Kenyans can now back their reason for travel on a judgment by the court that it is not an offence to ignore the immigration officer as internal security minister Joseph Nkaiserry has not gazzeted the horn of Africa nation as a terrorism country.
The National Assembly passed Prevention of Terrorism Act in 2012 and the State has been using that law to arrest people on presumption that they are leaving the country into Somalia for training by the al-Shabaab. When those arrested are arraigned before a Magistrates Court, they receive 10 years jail term.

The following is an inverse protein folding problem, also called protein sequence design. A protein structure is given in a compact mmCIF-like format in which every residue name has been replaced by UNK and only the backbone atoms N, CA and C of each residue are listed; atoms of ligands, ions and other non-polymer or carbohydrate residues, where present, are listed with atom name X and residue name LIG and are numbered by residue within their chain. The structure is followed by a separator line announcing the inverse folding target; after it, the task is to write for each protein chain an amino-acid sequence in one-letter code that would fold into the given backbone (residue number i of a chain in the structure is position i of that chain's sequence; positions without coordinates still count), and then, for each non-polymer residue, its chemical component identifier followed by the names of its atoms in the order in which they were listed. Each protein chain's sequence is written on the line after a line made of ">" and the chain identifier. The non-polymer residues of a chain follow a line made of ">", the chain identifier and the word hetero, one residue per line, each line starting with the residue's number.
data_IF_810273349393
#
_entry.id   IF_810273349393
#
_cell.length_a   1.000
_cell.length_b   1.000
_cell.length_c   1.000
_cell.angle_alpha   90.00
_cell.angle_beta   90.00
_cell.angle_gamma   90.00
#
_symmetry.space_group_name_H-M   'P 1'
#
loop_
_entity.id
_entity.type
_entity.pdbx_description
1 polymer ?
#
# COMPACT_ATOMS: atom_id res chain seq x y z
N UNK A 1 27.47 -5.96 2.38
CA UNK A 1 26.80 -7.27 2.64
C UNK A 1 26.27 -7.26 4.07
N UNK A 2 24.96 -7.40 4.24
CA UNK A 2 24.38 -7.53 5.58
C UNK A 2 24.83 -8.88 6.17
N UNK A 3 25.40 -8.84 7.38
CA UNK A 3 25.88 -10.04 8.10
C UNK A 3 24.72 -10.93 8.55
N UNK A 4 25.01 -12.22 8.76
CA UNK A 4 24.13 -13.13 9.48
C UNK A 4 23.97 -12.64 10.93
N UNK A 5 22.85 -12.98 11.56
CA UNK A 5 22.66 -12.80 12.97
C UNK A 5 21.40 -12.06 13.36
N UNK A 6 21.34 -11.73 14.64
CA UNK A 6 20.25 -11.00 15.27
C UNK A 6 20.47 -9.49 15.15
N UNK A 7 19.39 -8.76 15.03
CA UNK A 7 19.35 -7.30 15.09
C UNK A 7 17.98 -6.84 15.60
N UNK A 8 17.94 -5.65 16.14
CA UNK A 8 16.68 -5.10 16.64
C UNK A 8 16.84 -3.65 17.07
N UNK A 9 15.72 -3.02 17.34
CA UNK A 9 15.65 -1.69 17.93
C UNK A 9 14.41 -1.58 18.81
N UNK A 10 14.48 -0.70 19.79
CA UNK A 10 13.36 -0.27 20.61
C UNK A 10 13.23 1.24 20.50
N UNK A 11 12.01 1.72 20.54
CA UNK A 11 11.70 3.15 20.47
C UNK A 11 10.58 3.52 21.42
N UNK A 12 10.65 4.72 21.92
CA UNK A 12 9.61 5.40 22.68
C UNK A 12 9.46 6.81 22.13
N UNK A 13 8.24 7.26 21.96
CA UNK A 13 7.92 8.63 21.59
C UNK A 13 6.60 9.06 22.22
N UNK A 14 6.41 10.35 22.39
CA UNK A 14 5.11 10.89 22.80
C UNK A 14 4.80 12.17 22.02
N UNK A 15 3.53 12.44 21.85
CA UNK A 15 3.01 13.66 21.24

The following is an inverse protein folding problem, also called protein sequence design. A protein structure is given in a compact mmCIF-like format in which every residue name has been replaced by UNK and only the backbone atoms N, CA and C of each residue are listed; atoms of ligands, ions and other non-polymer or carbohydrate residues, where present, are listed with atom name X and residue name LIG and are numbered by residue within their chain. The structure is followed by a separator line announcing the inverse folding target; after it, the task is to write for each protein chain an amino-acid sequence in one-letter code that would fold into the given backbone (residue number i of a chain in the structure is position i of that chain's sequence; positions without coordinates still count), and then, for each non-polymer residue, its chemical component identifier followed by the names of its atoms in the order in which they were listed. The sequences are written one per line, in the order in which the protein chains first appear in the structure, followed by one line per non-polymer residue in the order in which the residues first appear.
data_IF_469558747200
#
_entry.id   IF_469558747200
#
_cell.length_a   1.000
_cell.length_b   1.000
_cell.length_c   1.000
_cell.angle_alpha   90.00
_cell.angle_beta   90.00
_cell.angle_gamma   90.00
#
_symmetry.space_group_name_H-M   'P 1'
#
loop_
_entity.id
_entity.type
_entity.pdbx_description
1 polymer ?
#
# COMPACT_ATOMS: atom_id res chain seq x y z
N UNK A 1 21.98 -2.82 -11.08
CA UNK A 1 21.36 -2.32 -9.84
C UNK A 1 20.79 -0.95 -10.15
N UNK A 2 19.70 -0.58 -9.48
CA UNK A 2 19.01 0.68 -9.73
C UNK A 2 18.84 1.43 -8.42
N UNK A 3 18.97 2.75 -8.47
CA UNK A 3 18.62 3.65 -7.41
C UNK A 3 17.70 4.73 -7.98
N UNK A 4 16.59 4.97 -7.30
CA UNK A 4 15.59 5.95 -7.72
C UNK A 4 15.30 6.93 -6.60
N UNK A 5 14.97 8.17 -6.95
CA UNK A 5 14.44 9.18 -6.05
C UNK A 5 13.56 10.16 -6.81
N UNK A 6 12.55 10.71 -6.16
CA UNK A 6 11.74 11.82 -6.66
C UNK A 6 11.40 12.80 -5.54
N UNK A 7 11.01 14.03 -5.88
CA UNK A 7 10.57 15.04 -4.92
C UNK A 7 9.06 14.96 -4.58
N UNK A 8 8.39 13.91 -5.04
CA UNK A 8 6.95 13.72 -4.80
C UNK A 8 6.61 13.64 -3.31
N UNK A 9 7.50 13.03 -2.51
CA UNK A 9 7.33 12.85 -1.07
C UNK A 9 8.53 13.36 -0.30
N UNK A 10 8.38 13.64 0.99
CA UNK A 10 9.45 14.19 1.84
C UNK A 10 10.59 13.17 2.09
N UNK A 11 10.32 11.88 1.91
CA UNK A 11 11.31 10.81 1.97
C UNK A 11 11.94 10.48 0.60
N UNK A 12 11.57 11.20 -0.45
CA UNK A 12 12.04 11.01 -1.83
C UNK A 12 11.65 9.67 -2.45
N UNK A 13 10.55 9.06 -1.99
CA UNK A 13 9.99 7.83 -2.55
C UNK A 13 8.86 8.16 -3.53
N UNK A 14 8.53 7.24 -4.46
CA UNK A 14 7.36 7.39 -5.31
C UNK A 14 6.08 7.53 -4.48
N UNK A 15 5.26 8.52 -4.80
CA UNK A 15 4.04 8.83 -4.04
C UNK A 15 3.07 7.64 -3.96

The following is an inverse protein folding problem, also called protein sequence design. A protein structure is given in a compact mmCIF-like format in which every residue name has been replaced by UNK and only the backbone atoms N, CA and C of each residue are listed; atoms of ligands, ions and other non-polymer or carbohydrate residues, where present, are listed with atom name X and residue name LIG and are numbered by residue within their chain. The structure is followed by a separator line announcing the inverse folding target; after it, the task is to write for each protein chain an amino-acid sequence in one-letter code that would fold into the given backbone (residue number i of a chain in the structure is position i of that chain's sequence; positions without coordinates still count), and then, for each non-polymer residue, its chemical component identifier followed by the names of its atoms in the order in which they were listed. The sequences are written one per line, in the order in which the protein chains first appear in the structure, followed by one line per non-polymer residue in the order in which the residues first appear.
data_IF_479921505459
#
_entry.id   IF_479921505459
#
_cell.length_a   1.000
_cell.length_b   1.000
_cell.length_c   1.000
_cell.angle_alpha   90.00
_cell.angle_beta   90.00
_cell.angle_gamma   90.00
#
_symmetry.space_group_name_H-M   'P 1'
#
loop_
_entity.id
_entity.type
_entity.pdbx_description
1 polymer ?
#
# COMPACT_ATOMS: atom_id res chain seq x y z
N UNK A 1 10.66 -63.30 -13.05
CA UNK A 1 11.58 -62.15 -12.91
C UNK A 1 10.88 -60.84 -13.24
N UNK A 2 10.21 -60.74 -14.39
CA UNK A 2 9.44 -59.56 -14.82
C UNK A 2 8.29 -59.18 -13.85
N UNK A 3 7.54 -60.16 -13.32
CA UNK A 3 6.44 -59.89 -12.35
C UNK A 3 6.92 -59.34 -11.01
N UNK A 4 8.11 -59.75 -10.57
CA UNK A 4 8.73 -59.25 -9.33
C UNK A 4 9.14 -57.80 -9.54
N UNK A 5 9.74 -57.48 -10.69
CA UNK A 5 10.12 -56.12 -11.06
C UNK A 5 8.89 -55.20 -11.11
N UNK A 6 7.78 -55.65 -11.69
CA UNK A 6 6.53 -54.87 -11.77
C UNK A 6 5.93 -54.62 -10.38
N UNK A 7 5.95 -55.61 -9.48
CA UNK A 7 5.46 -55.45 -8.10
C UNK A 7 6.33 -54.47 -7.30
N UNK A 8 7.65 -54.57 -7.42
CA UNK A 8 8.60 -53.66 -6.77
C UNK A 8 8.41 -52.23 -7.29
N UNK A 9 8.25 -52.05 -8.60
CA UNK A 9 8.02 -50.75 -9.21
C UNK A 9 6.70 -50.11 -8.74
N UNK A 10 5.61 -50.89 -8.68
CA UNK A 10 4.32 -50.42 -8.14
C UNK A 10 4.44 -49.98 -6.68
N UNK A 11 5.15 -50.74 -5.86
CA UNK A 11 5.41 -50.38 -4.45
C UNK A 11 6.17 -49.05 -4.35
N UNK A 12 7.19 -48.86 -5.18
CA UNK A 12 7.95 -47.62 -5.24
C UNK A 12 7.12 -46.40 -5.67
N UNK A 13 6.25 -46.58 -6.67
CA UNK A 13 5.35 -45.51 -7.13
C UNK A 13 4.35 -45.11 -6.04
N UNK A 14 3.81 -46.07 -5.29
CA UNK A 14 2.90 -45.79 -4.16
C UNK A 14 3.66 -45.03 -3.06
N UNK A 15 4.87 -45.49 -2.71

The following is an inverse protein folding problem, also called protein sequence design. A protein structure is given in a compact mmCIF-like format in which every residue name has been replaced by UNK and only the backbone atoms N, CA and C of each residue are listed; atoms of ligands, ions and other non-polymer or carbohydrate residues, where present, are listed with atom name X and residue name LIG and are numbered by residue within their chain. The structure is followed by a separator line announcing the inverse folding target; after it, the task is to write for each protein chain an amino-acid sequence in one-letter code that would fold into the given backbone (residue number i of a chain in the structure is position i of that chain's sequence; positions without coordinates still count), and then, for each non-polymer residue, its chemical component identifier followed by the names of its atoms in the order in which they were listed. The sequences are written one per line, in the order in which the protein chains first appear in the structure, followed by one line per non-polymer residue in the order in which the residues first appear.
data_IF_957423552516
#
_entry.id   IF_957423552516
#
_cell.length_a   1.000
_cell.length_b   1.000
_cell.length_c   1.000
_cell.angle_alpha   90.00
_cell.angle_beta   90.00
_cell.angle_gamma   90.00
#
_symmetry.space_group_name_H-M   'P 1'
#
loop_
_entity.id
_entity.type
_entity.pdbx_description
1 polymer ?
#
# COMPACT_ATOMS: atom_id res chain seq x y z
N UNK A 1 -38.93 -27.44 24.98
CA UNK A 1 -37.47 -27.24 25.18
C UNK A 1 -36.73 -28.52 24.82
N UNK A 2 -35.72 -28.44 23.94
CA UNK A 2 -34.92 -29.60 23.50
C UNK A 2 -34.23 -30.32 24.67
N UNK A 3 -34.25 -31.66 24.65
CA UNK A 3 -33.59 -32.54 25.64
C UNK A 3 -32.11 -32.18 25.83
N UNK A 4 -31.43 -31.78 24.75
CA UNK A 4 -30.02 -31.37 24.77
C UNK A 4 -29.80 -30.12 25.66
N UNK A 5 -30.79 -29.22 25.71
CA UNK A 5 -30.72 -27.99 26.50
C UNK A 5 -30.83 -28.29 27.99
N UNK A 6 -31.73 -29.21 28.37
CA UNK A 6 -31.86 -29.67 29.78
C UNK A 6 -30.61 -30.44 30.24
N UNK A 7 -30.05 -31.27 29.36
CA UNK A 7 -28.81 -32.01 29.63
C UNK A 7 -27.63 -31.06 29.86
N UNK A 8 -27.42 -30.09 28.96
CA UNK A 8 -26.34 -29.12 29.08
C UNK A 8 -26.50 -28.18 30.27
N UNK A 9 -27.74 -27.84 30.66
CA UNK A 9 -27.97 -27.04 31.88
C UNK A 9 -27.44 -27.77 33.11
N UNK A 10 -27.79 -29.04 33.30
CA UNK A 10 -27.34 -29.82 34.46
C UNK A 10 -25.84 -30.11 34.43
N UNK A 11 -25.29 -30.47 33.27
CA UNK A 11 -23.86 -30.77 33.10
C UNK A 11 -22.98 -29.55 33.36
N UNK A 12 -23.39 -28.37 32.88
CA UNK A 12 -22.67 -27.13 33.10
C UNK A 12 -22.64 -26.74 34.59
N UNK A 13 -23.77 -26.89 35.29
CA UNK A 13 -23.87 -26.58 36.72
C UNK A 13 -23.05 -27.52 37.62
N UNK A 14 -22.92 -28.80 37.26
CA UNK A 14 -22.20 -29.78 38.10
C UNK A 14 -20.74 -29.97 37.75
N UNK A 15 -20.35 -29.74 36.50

The Government has suffered a major blow in its bid to control travel to Somalia through the boarder point as High Court Judge George Dulu said it was wrong to arrest individuals as the prevention of terror law does not create an offence termed as ‘traveling to a terrorist designated country’ without going through a designated immigration exit point. “I still hold that the above is the position. The Cabinet Secretary has to designate Somalia as a terrorist country before such an offence can arise. The prosecution has neither referred to nor produced a copy of the Notice in the Kenya Gazette published by the Cabinet Secretary designating Somalia to be a terrorist country,” ruled judge Dulu. “Therefore in my view, the charge sheet is defective as it does not disclose an offence known in law.” Director of Prosecution for a second time conceded to the appeal filed by Pius Wambua, John Odhiambo, Nicholas Mukahoma, David Mburu and Peter Wainaina noting that there were gaps that were not considered while passing the sentence on the accused persons. The five had already admitted committing the non-existent offence but as they pleaded for leniency, the magistrate recorded that they had pleaded not guilty. The judge found: “Consequently, the appellants herein were wrongly convicted and sentenced by the trial court. I agree with the prosecuting counsel. I allow the appeals and quash the convictions of all the appellants herein and set aside the sentences imposed.” Justice Dulu was faced with a similar case late last year in which one Richard Baraza was slapped with the same sentence but appealed saying that he had no intention to cross Somalia for terrorism training.







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